Bottled On vs. Best Before

As a follow up to my post on beer expiry, it got me thinking about a lack of industry standards as to how to communicate the freshness of a beer.

Some beers will put a clear best before date, some will put the bottling date, some will use a convoluted date coding system you need a website to decode, and finally, some use nothing at all.

The first one is pretty self-explanatory, or is it? By using a Best Before date, the brewery is saying that based on their estimates that are based on some facts they know about the beer, that it should taste fine until that date, and afterwards, it isn’t something they would want to see on the shelf, since it isn’t to their standards.

Unfortunately, this option leaves little room for judgment. Similar to milk on a grocery store shelf, as it gets close to that date, you’re less likely to want it. Once that date is passed, good luck convincing anyone to buy it. In some ways, this can shoot the brewer in the foot, as distribution channels sometimes end up providing stores with short dated products due to distance and popularity. Stores should be looking for this and refusing close-dated shipments, but they won’t always.

Bottled On dates are my favourite option. This tells me the most relevant information about the beer. If it’s an 8% ABV with high malt character, I know I can stray much further from that date before drinking it and still have a decent, or at the very least eye-opening experience. If it’s a fresh hopped beer at 5%, that one is getting poured at the first opportunity.

As I heard a local brewer who uses Bottled On dates once say: “We know our customers aren’t dumb, they can figure it out themselves.” This sentiment is perfect, and while it might mean a little more guesswork for retailers, this is where their expertise should show. If you’re seeing old beer with bottled on dates that shouldn’t be on the shelf, this is a reflection on how invested the staff of that liquor store is.

Date codes are probably the most annoying, as you can never tell if it was a Bottled On date, Best Before date, lot code, or batch identifier. Deciphering these can range from as simple as a few seconds of doing the alphabet in your head to minutes of actually calling the brewery to find out what the code means and when the beer is going to be good until.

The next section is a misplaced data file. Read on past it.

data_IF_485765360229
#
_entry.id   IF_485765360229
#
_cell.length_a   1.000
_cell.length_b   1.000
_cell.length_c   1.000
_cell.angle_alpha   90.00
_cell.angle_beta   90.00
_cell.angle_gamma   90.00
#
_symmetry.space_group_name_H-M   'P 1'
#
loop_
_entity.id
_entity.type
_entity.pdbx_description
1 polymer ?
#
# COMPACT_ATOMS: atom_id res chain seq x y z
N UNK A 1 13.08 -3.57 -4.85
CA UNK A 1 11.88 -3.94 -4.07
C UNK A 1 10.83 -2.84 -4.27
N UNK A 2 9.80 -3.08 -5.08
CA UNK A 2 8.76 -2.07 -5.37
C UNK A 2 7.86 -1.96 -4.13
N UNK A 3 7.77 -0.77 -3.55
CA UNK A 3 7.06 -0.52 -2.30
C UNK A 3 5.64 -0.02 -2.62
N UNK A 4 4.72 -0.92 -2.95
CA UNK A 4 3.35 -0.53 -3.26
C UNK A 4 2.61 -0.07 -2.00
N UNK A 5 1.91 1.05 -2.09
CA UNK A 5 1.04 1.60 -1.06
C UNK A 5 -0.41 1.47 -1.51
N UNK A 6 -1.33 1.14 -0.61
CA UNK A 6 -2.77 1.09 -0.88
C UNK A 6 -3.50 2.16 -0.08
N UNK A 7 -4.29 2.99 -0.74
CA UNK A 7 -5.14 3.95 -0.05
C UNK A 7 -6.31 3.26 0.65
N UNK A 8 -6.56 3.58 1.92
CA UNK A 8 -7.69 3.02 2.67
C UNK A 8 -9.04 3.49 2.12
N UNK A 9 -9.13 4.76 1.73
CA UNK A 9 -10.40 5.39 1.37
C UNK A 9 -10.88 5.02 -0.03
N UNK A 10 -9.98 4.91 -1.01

I’ve never really understood why companies choose this route, other than potentially confusing their customers so they can’t tell if the product has gone bad or not. It seems to stem from older management styles and systems, so we can only hope that companies adapt away from this.

Finally, the one that to me is inexcusable. Not having a date on your beer is on par with selling bread without a date, but also putting it in a sealed brown paper bag so you can’t see if the bread has gone bad or not. To me, this is when a brewery is telling me that they care more about the dollars they can make than than the freshness of their beer.

A store is unlikely to pull a beer with no date on it, since they can say they don’t know if it’s past a reasonable selling timeframe. A pub will still serve it to their customer, since they see no reason not to sell it.

Essentially, date your beer, and date it in a way that will make sense to everyone involved. When you do so, you show respect for your customer, for your retailers, and most importantly, the beer.

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